And I will do two head-to-heads: the 30-years old 5th vs. the 25-years old 7th release and the two 20-years old Rare Malts from 1975 and 1982 against each other.
So the clear winner is the 5th release mainly for its bigger complexity (yes, peat induces a lot of additional flavours and aromas over such a long time) without any sign of getting tired. Nevertheless the 7th profile is very nice too, but in a blind tasting you would not guess these two drams are from the same distillery and of a comparable age. Really interesting to see the difference peat makes...
The 5th is remarkably darker than the 7th, much more as the 5 additional years of maturation could explain. So most probably more refill casks on the 7th side. The nose of the 5th is much more powerful and complex with lots of flavours that remind me of the Scottish countryside (the smell of cow stables, wet haystacks and wet sheperd dogs). And a quite dominant eucalyptus note besides dozens of other aromas. Contrary to this the 7th is much more simple mainly on a vanilla and almond profile rounded up with some exotic fruits. Clear winner is the 5th, but the 7th is on a high level too.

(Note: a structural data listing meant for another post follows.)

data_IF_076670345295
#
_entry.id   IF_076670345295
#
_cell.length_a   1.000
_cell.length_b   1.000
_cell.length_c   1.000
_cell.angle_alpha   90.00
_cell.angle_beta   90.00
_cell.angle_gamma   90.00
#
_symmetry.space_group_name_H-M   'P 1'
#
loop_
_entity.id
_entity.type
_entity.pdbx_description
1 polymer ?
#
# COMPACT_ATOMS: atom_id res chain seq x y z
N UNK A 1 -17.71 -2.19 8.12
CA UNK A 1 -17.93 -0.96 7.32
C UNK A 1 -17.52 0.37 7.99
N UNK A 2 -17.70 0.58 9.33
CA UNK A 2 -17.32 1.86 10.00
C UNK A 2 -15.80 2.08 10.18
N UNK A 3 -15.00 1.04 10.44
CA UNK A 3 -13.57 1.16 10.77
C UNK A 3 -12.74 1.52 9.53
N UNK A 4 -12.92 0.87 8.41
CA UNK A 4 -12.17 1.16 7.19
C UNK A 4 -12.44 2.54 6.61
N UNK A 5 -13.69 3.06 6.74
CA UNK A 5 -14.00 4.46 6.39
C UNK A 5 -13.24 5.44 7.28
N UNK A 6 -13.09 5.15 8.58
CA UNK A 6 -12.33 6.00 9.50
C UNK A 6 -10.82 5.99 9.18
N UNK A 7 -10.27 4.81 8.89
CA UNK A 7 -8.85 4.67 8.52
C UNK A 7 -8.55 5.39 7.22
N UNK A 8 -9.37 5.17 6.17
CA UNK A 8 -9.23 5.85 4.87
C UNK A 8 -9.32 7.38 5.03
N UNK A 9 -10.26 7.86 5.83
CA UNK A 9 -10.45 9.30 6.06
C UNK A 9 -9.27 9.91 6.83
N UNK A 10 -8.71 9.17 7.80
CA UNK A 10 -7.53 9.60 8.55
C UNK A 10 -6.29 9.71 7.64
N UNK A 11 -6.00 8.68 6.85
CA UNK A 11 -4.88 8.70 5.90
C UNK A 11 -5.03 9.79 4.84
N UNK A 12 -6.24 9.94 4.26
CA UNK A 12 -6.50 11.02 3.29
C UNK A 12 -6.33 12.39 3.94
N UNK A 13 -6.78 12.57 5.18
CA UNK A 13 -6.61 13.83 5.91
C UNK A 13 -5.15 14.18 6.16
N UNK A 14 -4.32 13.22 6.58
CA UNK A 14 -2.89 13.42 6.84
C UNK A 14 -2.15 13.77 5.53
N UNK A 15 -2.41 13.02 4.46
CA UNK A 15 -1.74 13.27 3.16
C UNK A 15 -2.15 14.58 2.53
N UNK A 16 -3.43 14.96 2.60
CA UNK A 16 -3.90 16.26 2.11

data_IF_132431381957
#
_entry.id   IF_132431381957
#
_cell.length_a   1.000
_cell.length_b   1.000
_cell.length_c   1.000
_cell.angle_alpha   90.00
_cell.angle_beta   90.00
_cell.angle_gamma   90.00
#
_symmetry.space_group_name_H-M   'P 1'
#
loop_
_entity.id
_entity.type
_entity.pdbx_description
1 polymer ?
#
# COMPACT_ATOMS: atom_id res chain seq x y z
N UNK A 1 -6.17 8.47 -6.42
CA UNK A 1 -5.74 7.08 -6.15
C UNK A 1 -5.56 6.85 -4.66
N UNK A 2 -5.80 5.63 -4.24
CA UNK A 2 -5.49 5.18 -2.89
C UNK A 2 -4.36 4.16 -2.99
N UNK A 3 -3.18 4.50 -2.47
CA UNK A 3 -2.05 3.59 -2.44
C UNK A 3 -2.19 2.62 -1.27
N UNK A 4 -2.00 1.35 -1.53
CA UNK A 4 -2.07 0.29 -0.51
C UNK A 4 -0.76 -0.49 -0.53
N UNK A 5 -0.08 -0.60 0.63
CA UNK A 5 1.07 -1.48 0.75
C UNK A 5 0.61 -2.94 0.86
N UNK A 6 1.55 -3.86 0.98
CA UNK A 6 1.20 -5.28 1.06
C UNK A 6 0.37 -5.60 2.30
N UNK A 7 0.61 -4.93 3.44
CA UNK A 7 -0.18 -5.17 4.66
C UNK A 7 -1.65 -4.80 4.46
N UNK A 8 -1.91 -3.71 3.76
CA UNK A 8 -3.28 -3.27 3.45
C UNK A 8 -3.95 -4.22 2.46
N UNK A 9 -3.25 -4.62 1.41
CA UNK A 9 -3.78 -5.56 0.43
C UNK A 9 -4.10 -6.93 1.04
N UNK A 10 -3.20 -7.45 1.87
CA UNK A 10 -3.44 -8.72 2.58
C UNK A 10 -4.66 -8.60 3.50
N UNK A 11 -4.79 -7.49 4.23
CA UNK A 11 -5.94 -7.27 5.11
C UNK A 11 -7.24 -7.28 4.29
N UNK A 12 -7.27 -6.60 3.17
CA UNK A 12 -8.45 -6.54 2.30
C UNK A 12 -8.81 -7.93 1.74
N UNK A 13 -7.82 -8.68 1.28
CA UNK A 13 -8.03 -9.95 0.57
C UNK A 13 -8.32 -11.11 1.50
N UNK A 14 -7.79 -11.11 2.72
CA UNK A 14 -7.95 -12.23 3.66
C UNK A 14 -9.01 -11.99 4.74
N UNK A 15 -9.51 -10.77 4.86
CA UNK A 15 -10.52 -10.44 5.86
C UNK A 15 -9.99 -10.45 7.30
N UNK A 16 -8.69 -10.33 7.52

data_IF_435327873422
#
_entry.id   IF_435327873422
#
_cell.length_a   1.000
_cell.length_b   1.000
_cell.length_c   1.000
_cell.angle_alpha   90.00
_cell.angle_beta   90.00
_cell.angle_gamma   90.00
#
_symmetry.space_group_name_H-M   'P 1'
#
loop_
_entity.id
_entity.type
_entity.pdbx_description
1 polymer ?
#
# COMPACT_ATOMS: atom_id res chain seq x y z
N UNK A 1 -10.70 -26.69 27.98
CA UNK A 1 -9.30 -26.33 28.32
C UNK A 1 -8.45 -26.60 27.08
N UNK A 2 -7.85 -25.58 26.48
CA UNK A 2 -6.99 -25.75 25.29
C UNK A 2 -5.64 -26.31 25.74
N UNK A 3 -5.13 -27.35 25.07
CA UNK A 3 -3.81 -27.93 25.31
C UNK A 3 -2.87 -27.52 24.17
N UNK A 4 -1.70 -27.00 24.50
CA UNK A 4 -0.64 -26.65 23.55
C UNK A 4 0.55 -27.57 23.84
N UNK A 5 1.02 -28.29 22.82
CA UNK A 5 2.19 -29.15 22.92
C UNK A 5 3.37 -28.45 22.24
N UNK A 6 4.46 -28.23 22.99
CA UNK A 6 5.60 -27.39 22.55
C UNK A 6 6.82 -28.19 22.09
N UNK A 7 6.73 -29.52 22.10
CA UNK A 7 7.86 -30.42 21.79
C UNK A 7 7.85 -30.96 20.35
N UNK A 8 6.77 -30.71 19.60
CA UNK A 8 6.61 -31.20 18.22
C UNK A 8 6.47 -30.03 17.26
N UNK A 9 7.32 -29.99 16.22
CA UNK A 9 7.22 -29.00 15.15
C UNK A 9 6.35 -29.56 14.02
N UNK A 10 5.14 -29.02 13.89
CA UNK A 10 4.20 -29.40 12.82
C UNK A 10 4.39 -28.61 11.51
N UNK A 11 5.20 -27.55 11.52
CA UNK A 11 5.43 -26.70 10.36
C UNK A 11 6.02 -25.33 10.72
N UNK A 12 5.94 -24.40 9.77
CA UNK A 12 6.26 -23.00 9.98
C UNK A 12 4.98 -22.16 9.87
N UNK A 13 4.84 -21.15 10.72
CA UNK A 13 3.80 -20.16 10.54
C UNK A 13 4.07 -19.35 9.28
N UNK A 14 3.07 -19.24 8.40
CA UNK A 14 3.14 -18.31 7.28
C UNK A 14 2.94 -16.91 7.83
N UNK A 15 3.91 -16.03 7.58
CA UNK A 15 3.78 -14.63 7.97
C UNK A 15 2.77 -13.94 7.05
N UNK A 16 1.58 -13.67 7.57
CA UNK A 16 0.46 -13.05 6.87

Again the 5th is much more complex with dozens of different flavours and aromas based on peat, marzipan, herbs and spices (vanilla is just marginal here). The 7th is based all around vanilla and fruity flavours (again almost no peat). Very different, but the 5th wins again.
Both have a fat, oily and coating arrival on the palate with heavy peat notes on the 5th and almost no peat at all on the 7th side, but a very nice sweetness there. Both are quite punchy, I like that. Both own a very long finish with advantages on the 5th side again due to the greater complexity. No drying or unpleasant woody notes in both.